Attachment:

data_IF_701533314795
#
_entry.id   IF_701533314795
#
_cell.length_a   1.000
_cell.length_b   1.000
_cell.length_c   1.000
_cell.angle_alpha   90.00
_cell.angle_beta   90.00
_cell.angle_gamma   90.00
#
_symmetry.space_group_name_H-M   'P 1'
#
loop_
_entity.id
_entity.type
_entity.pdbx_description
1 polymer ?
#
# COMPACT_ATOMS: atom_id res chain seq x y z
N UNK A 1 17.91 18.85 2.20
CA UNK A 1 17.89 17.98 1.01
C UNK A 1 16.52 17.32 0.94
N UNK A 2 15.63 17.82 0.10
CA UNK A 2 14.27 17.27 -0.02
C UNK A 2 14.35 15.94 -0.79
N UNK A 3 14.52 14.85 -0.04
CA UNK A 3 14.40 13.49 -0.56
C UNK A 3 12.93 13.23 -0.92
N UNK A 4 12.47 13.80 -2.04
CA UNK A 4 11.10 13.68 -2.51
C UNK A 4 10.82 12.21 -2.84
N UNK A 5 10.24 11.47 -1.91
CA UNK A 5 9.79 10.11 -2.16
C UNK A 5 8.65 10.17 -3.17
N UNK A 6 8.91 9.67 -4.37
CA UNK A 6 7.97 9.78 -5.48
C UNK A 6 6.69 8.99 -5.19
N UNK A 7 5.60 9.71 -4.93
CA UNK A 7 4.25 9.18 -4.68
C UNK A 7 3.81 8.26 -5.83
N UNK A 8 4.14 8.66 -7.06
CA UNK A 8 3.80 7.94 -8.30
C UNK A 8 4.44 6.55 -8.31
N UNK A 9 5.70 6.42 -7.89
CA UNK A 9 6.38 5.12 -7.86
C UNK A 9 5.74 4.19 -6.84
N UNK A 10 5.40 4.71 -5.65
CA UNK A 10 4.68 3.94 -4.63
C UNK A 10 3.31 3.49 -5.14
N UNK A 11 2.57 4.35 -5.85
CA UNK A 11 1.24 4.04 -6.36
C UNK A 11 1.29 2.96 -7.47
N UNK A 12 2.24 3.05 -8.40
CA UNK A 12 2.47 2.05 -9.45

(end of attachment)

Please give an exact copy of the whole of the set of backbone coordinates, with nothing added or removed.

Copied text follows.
data_IF_701533314795
#
_entry.id   IF_701533314795
#
_cell.length_a   1.000
_cell.length_b   1.000
_cell.length_c   1.000
_cell.angle_alpha   90.00
_cell.angle_beta   90.00
_cell.angle_gamma   90.00
#
_symmetry.space_group_name_H-M   'P 1'
#
loop_
_entity.id
_entity.type
_entity.pdbx_description
1 polymer ?
#
# COMPACT_ATOMS: atom_id res chain seq x y z
N UNK A 1 17.91 18.85 2.20
CA UNK A 1 17.89 17.98 1.01
C UNK A 1 16.52 17.32 0.94
N UNK A 2 15.63 17.82 0.10
CA UNK A 2 14.27 17.27 -0.02
C UNK A 2 14.35 15.94 -0.79
N UNK A 3 14.52 14.85 -0.04
CA UNK A 3 14.40 13.49 -0.56
C UNK A 3 12.93 13.23 -0.92
N UNK A 4 12.47 13.80 -2.04
CA UNK A 4 11.10 13.68 -2.51
C UNK A 4 10.82 12.21 -2.84
N UNK A 5 10.24 11.47 -1.91
CA UNK A 5 9.79 10.11 -2.16
C UNK A 5 8.65 10.17 -3.17
N UNK A 6 8.91 9.67 -4.37
CA UNK A 6 7.97 9.78 -5.48
C UNK A 6 6.69 8.99 -5.19
N UNK A 7 5.60 9.71 -4.93
CA UNK A 7 4.25 9.18 -4.68
C UNK A 7 3.81 8.26 -5.83
N UNK A 8 4.14 8.66 -7.06
CA UNK A 8 3.80 7.94 -8.30
C UNK A 8 4.44 6.55 -8.31
N UNK A 9 5.70 6.42 -7.89
CA UNK A 9 6.38 5.12 -7.86
C UNK A 9 5.74 4.19 -6.84
N UNK A 10 5.40 4.71 -5.65
CA UNK A 10 4.68 3.94 -4.63
C UNK A 10 3.31 3.49 -5.14
N UNK A 11 2.57 4.35 -5.85
CA UNK A 11 1.24 4.04 -6.36
C UNK A 11 1.29 2.96 -7.47
N UNK A 12 2.24 3.05 -8.40
CA UNK A 12 2.47 2.05 -9.45